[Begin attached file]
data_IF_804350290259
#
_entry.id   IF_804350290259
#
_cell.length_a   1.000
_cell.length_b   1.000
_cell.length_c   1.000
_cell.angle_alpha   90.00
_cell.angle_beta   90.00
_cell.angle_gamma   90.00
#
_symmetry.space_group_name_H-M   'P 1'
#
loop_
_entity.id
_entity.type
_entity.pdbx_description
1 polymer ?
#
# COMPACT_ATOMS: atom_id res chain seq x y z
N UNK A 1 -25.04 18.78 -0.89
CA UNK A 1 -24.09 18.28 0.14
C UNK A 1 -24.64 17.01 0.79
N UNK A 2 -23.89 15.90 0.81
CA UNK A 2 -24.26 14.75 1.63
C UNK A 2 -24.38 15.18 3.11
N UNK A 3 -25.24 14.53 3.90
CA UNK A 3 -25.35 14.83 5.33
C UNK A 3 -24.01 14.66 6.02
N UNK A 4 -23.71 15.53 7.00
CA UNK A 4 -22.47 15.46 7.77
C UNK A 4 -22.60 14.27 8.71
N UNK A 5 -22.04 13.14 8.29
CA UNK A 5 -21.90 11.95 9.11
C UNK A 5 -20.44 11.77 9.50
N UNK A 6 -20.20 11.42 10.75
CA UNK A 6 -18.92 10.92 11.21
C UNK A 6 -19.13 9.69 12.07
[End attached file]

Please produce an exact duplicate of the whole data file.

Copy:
data_IF_804350290259
#
_entry.id   IF_804350290259
#
_cell.length_a   1.000
_cell.length_b   1.000
_cell.length_c   1.000
_cell.angle_alpha   90.00
_cell.angle_beta   90.00
_cell.angle_gamma   90.00
#
_symmetry.space_group_name_H-M   'P 1'
#
loop_
_entity.id
_entity.type
_entity.pdbx_description
1 polymer ?
#
# COMPACT_ATOMS: atom_id res chain seq x y z
N UNK A 1 -25.04 18.78 -0.89
CA UNK A 1 -24.09 18.28 0.14
C UNK A 1 -24.64 17.01 0.79
N UNK A 2 -23.89 15.90 0.81
CA UNK A 2 -24.26 14.75 1.63
C UNK A 2 -24.38 15.18 3.11
N UNK A 3 -25.24 14.53 3.90
CA UNK A 3 -25.35 14.83 5.33
C UNK A 3 -24.01 14.66 6.02
N UNK A 4 -23.71 15.53 7.00
CA UNK A 4 -22.47 15.46 7.77
C UNK A 4 -22.60 14.27 8.71
N UNK A 5 -22.04 13.14 8.29
CA UNK A 5 -21.90 11.95 9.11
C UNK A 5 -20.44 11.77 9.50
N UNK A 6 -20.20 11.42 10.75
CA UNK A 6 -18.92 10.92 11.21
C UNK A 6 -19.13 9.69 12.07